With hate crimes on the rise and just a general sense of increasing intolerance, a lot of people are wondering what to tell their kids. We don’t want to resort to lectures and be tuned out, but we don’t want to just say nothing and let them absorb whatever comes.

Here are some ideas for where to start.

1) Realize that kids notice differences, even if you’re trying to downplay them.

Some parents think the ideal is to raise a color-blind child, but studies have shown that this is impossible. Kids notice that people are different colors. They also notice when friends are observing different rituals, or when people have disabilities, or have same-sex rather than opposite-sex partners.

They see all this, and they might not bring it up, but you should.

2) More dialogue is better.

You’re never going to get it right all the time. If you’re waiting to talk about difference until you can do it perfectly, you’ll never bring it up at all.

If you feel like you make a misstep, then keep talking. Especially with older children, acknowledging that these are complicated subjects is a good way to go. People have prejudices; they have blind spots; they can be ignorant; they can have thoughts they wish they didn’t.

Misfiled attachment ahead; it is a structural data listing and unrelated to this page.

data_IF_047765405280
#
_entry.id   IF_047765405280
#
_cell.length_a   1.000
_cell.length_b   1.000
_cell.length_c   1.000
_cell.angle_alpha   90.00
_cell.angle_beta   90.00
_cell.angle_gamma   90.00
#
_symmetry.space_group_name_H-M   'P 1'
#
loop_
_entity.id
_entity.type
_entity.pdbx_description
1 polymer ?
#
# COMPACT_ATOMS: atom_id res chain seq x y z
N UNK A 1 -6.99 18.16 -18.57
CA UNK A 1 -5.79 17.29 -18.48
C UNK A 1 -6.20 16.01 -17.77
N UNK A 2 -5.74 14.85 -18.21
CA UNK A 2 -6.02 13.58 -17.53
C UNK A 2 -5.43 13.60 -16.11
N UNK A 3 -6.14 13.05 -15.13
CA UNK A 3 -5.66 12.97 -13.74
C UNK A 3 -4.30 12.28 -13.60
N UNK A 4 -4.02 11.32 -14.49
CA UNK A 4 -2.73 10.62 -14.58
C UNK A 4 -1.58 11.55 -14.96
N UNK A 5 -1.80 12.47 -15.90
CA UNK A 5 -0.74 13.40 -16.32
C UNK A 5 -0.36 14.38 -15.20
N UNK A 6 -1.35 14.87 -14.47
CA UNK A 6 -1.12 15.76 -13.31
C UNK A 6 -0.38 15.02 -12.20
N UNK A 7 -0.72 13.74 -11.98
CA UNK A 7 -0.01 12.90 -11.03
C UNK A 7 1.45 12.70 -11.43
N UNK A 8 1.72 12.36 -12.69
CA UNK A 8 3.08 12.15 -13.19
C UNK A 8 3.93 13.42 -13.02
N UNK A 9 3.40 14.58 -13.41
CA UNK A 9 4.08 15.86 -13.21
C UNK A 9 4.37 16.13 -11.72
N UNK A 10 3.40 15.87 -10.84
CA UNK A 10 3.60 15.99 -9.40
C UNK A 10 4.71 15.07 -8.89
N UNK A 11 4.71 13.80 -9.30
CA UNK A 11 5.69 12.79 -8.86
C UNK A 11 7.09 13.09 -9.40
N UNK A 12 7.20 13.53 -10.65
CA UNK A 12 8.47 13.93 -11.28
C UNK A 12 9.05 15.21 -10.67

The goal is to challenge these thoughts, not to castigate yourself for having them. Become more aware of biases. Become more aware of how different your reality may be from someone else’s. Encourage children of all ages to take imaginative empathic leaps: “How would you feel if…?” “What do you imagine that’s like for…?”

With little kids, reading books that have diverse characters and cultures is good. Then discuss how different people feel. Building empathy in kids of all ages is the key. You want them to consider how they’d feel if they were judged on the basis of things they can’t control. You also want them to see the strengths in cultures that are not their own.

3) Pay attention to your own language and behavior (when you’re not focused on a teachable moment.)

When you’re having a discussion specifically about issues, you’re undoubtedly careful. But what about the rest of the time?

You know the old adages: Practice what you preach; walk the walk. They’re especially relevant to this topic. If you model acceptance for your children, they’ll take that in. If you model intolerance while paying lip service to acceptance, they’ll take that in the strongest of all.

Go places where people look different and behave differently than you. Stretch yourself. But also enjoy yourself. What might initially be uncomfortable can ultimately be fulfilling, and that’s a great thing for children to know. Kids need to realize they’re not always going to be in the majority, and that’s okay. It can be good teaching to know what it feels like NOT to be in the majority; that will help them empathize with others.

Let your kids witness you doing acts of kindness and generosity. You don’t need to underscore them verbally (“See what I just did?”). They’ll get it, especially if you do them repeatedly.

When possible, show your kids what it means to stand up for something, or for someone. Those moments won’t come often, but when they happen, they’ll make a big impact on your children.

Act in service of the world you want to create for yourself and your children.

Photo by Krista Baltroka